'Took bullet for Indian colleagues': Aussie journo on being grilled by M S Dhoni over a retirement question“What I thought was a fairly routine question for a 34-year-old skipper just eliminated from the World T20 turned me into an unwitting media spectacle”.
New Delhi: “What I thought was a fairly routine question for a 34-year-old skipper just eliminated from the World T20 turned me into an unwitting media spectacle”.
This is how Sam Ferris, the sports journalist for cricket.com.au who unwittingly shared stage at the post-match press conference with Indian skipper M S Dhoni following the team’s hapless loss against a determined West Indies, described his ordeal.
In a column on the portal, Ferris narrated his ordeal with the Indian skipper last evening. The event turned out to be a spectacle with Ferris ending up on the aisle with Dhoni, on the latter’s persistent invitation to ‘have some fun’, and ended up being on the worng side for obvious reasons.
“If you had told me that by the end of the night, after watching a stunning West Indies run chase in the World T20 semi-final, that I would share the press conference table with India captain MS Dhoni and end up on every TV news bulletin in the country, I would have flat out called you a lunatic,” Ferris wrote in his column.
Ferris justified his inquisitiveness citing Dhoni’s abrupt decision to retire from Test cricket and how it had taken the whole world off-guard.
“With that in mind, I was sure he would get asked again if he was going to retire from limited-overs cricket,” he wrote, adding listing Dhoni’s career achievements just to be safe.
“For the record, I never asked if he was going to retire, just how keen he was to play on. I'm not trying to retire one of the greats,” he clarifies.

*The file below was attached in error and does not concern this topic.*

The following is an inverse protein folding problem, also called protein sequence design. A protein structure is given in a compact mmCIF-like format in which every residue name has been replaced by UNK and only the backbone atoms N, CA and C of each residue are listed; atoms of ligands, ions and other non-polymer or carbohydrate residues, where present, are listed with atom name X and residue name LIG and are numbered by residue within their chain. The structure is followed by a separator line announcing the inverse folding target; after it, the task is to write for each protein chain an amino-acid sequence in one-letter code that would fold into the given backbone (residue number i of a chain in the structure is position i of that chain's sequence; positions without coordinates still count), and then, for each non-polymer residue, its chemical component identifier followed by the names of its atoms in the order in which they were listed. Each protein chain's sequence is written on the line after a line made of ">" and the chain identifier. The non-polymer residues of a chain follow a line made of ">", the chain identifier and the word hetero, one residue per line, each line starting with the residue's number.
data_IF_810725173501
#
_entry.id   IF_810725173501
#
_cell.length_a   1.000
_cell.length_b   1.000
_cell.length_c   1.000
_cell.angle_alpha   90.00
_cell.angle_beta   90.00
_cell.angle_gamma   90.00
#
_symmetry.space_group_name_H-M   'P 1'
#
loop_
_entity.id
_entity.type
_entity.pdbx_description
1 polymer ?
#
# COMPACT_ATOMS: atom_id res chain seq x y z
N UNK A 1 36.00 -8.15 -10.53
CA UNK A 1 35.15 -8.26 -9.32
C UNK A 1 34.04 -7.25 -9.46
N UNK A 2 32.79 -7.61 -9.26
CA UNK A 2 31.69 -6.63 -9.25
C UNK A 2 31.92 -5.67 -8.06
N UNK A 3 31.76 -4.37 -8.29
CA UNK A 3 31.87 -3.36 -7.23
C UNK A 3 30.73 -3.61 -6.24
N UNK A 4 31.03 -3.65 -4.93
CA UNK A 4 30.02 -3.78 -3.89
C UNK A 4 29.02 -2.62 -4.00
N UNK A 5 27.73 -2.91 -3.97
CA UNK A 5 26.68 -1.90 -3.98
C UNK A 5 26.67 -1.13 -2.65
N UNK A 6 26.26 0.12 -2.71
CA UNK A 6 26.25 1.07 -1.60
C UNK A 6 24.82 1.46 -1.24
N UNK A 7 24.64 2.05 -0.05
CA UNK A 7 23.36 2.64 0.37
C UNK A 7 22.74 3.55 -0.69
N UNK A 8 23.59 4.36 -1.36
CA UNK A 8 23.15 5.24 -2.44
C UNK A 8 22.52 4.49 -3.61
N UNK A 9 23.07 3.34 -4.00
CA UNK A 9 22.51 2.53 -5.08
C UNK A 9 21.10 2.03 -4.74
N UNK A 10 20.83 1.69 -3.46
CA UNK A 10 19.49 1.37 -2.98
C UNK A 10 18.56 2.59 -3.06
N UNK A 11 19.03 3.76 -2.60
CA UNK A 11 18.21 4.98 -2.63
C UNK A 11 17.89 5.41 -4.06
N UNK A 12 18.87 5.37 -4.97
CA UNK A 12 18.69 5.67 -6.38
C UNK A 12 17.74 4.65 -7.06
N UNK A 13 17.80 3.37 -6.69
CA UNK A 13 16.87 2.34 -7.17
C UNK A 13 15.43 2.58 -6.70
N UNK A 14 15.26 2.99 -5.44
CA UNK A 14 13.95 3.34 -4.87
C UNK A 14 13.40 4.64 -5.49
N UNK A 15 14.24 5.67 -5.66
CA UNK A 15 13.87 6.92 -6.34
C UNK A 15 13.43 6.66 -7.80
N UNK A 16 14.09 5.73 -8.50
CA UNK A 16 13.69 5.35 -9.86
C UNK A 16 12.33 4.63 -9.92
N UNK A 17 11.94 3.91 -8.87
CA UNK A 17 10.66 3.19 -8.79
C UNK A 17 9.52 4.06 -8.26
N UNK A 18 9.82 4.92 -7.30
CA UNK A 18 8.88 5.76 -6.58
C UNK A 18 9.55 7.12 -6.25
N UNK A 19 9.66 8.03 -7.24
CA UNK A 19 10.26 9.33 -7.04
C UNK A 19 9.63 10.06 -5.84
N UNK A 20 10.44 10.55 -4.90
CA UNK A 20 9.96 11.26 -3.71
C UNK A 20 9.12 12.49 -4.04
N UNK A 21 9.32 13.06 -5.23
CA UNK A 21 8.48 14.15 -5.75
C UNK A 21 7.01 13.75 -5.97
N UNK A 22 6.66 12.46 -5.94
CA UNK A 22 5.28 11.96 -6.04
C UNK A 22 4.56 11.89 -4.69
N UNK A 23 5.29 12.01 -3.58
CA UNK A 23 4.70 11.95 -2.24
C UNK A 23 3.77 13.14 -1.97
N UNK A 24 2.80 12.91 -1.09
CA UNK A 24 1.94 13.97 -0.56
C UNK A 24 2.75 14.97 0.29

After the team’s loss to the Carribean side, the obvious question doing the rounds was whether Dhoni, the 34-year-old Indian skipper, was ready to hang his boots. Dhoni, however, had other ideas. When Ferris popped the question, Dhoni retorted by inviting him on stage and putting up a few questions of his own.
“Come here, let's have some fun. Please come here. Come, come, come...seriously! Yeah, come!” Dhoni told Ferris and then asked him if he wanted the skipper to retire.
Ferris then writes how he was welcomed with a warm embrace, a sympathetic arm around his shoulder and a crisp white smile that he had “seen on a dozen commercials featuring Dhoni on Indian television selling a vast range of products”.
The ordeal followed in full glare of the media and Ferris explains how he was swamped by the local press and how the event had left him so flabbergasted that he had to “check my accreditation for my name”.
However, Ferris has taken the entire episode in good jest and his piece does not have a retaliatory tone. In fact, he sportingly mocks himself sharing how his phone was going nuts with Twitter notifications.
“I’m told I’m now ‘trending’. No one has ever called me trendy. Ever,” he writes.
Ferris concludes saying he turned out to be the sacrificial lamb among the entire lot of journos present at the conference. Ferris writes that Dhoni is known to hate the retirement question and that he was “ready to pounce” on an Indian journalist who was going to ask it.
“Even though I fired the wrong ammunition, it seems I took a bullet for my Indian colleagues,” he concludes.